As this is our first look at 802.11g products, it’s prudent to first offer a brief discussion of the standard.
The 802.11 standards are a set of blanket specifications that define how wireless networking technology should be produced and operate in order that devices from different manufacturers remain compatible. 802.11 and its sub-standards (such as 802.11b, 802.11g, etc.) are defined by the Institute of Electrical and Electronics Engineers Standards Association (IEEE-SA), a non-profit technical association. Though there are various other wireless standards in use today, such as BlueTooth, the IEEE 802.11 family of specifications are by far the most widely used (802.11b is the most popular wireless format). Obviously it is in the best interests of manufacturers to adhere to the IEEE standards in order for their devices to be useful.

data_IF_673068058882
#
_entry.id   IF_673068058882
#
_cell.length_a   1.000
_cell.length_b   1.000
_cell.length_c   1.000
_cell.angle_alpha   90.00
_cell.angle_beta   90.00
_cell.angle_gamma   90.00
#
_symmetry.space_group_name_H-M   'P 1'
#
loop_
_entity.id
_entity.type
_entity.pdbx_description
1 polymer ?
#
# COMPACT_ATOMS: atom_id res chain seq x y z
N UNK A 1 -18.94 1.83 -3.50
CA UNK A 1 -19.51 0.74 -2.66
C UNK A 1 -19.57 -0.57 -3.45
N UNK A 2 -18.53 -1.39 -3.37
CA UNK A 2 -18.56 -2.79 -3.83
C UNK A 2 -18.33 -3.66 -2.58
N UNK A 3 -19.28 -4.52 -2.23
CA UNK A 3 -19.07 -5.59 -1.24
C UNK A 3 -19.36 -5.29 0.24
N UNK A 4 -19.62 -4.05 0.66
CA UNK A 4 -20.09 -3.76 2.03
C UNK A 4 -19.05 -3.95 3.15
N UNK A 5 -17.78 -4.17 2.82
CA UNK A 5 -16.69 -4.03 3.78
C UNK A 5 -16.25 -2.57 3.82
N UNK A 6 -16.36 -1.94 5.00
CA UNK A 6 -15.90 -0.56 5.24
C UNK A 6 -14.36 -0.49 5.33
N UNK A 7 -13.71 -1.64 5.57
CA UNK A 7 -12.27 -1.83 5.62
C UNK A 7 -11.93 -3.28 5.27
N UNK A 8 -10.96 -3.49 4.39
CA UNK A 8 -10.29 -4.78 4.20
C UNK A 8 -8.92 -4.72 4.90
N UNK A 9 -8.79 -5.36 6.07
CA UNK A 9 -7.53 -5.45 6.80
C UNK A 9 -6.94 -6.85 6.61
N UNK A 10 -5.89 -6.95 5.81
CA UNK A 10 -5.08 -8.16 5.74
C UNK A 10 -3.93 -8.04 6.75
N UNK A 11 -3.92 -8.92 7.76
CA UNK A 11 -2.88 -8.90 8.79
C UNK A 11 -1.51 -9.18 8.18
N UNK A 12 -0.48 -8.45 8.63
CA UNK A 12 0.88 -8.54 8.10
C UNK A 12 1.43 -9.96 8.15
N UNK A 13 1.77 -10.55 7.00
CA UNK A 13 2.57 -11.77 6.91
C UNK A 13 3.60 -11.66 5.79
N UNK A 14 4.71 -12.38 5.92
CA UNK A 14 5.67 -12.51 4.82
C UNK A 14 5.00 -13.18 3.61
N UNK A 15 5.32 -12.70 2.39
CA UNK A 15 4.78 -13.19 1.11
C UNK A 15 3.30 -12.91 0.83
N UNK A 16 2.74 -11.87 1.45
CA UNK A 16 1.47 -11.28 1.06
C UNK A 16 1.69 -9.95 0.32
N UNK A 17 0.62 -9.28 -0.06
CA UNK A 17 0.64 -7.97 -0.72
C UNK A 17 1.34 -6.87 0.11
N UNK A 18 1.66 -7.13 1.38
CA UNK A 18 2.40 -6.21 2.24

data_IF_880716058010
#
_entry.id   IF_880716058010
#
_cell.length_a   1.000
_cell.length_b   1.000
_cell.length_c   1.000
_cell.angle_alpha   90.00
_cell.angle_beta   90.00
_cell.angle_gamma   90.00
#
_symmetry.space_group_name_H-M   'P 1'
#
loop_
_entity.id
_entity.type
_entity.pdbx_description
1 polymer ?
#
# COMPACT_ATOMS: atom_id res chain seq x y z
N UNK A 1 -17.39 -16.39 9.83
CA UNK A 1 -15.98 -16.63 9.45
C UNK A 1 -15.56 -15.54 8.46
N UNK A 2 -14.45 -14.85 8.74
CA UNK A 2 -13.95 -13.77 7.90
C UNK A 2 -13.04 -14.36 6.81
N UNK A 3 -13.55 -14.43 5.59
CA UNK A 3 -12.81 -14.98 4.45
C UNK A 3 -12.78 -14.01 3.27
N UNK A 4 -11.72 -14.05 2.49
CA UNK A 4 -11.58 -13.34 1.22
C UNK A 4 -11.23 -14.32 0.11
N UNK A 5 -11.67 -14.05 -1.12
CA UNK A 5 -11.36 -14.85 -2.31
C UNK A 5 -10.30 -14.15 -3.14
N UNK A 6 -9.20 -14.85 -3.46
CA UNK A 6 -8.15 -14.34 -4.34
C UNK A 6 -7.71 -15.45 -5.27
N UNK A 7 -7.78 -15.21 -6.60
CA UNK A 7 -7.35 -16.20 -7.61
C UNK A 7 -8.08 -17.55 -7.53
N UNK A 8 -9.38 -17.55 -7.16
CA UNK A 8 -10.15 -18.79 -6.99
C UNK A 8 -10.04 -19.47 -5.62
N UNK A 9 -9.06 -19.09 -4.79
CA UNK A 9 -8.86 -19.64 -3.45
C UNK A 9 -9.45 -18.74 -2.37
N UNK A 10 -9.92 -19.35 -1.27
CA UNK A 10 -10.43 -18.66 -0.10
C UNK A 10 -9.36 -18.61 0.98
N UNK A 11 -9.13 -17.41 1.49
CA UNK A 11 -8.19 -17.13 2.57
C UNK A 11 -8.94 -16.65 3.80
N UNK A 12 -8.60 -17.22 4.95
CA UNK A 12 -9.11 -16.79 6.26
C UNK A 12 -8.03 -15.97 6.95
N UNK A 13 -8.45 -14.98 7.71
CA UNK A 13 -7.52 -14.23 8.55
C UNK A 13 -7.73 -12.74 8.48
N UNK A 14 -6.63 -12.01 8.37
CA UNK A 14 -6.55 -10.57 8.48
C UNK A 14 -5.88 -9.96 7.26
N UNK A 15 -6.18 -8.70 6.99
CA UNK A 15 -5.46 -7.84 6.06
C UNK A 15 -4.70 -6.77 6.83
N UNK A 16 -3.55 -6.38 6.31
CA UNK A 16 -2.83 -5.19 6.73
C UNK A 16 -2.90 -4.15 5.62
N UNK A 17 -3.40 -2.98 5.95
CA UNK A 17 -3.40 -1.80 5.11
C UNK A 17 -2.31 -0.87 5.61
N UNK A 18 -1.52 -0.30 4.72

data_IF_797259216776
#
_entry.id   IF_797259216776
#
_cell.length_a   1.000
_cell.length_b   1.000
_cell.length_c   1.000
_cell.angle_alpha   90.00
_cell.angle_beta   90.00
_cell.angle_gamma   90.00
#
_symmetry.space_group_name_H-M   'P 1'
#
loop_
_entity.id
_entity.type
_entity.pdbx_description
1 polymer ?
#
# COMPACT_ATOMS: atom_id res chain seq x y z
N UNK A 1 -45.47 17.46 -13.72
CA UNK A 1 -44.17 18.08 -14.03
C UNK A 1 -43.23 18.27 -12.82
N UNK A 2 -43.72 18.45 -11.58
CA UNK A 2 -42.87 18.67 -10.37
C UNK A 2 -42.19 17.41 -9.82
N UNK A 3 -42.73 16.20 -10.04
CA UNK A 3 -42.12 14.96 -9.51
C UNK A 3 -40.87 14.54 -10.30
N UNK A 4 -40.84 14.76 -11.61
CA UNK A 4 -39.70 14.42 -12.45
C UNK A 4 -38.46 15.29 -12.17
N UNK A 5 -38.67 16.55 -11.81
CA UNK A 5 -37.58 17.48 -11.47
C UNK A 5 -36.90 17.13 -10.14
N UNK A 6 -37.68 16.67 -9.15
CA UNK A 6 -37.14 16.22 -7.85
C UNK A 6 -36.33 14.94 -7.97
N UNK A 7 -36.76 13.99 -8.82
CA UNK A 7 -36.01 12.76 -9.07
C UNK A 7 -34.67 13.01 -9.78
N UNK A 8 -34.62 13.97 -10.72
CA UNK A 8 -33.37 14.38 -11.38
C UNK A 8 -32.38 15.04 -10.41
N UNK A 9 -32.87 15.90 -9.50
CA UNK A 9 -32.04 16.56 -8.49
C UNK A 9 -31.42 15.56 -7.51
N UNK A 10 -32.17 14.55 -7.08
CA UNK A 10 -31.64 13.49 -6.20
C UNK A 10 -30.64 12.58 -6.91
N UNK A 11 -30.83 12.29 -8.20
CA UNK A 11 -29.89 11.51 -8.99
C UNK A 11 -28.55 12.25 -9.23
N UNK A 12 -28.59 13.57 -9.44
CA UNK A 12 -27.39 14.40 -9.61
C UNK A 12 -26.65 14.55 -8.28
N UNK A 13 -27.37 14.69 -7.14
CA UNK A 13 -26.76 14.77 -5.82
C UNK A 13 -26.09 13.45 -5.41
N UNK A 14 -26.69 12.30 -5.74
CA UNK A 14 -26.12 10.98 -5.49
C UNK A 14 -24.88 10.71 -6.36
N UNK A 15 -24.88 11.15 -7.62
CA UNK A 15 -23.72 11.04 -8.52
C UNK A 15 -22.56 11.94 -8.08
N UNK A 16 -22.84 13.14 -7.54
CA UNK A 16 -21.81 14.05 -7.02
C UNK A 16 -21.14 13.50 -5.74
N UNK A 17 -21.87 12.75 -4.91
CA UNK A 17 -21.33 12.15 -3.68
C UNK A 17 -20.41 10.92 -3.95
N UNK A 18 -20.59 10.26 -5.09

As to the 802.11g sub-specification in particular, 802.11g is an extension of the popular 802.11b standard. The former improves bandwidth from 11Mbps to 54Mbps, but the two standards are otherwise very similar. Both offer the same number of channels, and operate in the same 2.4 GHz frequency band. In terms of compatibility, 802.11b and 802.11g devices are completely interoperable. In other words, an 802.11b wireless PCMCIA card is fully capable of interfacing with an 802.11g Router, or visa versa. Naturally, the speed of operation will be limited by the slowest of the devices. For example, while it is certainly possible to connect to an 11g Router with an 11b wireless card, the connection speed will be limited to 11Mbps by the older 11b wireless card. Both devices must be 802.11g-rated in order to achieve a 54Mbps connection.
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